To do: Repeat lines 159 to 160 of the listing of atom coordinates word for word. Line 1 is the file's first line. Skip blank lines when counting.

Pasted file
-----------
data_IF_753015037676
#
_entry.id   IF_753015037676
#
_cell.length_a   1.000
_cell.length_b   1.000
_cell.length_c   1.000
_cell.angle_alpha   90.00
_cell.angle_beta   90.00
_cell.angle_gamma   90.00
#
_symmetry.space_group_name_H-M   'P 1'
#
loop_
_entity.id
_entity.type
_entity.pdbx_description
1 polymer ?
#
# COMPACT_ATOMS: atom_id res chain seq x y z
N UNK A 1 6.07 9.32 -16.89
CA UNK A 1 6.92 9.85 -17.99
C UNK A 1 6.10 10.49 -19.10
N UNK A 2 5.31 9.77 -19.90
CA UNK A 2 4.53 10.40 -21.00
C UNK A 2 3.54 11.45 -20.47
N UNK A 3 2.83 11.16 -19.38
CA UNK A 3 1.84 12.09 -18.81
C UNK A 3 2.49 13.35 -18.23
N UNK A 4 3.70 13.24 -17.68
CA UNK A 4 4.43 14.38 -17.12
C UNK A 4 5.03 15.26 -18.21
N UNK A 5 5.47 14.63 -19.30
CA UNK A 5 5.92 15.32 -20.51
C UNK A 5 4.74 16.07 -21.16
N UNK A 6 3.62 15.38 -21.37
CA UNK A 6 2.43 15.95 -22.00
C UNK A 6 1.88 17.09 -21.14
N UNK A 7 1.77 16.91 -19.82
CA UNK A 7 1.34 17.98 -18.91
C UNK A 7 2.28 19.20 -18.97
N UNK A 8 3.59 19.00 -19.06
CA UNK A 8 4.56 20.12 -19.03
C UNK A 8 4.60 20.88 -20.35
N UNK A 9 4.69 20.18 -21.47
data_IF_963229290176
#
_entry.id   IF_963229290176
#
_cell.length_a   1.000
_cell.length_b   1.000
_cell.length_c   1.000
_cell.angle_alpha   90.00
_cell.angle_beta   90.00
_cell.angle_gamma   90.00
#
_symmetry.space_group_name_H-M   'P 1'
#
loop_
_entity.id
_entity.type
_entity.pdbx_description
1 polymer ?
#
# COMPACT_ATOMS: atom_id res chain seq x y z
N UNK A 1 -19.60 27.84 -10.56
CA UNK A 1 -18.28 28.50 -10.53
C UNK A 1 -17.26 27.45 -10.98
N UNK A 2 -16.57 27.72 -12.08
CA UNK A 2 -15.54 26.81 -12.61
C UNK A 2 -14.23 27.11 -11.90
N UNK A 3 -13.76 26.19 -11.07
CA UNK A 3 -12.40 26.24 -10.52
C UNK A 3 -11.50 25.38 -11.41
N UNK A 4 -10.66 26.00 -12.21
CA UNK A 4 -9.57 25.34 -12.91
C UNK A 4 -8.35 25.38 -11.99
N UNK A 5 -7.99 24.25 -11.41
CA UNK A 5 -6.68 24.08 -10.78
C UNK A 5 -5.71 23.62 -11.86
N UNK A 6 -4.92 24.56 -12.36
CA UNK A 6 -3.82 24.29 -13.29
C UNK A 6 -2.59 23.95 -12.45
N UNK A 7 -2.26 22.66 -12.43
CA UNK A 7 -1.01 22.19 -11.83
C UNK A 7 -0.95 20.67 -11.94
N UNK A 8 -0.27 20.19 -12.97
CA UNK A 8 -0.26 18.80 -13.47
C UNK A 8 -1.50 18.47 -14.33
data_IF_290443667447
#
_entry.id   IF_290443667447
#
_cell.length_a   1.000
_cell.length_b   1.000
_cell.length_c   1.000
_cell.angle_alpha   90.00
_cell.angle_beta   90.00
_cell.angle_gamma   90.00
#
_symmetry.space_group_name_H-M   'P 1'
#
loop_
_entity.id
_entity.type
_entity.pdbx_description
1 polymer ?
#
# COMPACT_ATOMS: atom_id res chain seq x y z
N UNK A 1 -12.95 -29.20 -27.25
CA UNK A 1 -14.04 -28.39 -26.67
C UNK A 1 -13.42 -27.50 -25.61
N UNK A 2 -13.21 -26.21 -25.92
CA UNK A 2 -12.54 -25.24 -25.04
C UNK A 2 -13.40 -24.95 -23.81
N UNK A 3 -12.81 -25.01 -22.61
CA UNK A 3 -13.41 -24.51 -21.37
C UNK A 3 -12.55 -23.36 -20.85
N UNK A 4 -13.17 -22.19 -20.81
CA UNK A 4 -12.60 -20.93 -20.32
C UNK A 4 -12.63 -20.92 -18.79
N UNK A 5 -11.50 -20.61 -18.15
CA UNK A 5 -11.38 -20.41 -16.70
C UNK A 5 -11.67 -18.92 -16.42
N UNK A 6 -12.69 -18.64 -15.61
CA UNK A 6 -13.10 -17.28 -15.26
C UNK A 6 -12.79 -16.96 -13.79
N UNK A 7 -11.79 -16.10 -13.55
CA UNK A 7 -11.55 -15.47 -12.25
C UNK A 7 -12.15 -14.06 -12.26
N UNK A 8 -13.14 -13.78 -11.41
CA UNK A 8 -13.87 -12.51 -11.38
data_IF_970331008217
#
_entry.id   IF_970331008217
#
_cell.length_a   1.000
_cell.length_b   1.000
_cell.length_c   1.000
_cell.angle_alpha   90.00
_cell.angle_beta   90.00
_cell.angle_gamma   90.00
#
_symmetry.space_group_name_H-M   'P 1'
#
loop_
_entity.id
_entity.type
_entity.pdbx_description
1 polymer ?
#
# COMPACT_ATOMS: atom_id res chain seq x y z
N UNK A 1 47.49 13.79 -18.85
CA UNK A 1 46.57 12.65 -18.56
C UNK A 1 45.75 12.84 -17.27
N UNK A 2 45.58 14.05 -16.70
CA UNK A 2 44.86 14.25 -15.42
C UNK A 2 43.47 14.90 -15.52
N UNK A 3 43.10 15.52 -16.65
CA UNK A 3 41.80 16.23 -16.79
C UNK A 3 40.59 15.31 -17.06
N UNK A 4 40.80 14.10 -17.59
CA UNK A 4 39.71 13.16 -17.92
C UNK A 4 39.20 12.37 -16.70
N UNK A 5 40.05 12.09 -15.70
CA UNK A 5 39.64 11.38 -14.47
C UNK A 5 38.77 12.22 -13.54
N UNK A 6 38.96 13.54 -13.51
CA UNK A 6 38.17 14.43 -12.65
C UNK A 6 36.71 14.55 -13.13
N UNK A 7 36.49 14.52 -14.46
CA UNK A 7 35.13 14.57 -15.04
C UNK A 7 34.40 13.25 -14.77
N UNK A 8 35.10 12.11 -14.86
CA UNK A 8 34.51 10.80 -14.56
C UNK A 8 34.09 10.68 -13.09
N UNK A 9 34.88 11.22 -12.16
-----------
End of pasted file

N UNK A 3 43.10 15.52 -16.65
CA UNK A 3 41.80 16.23 -16.79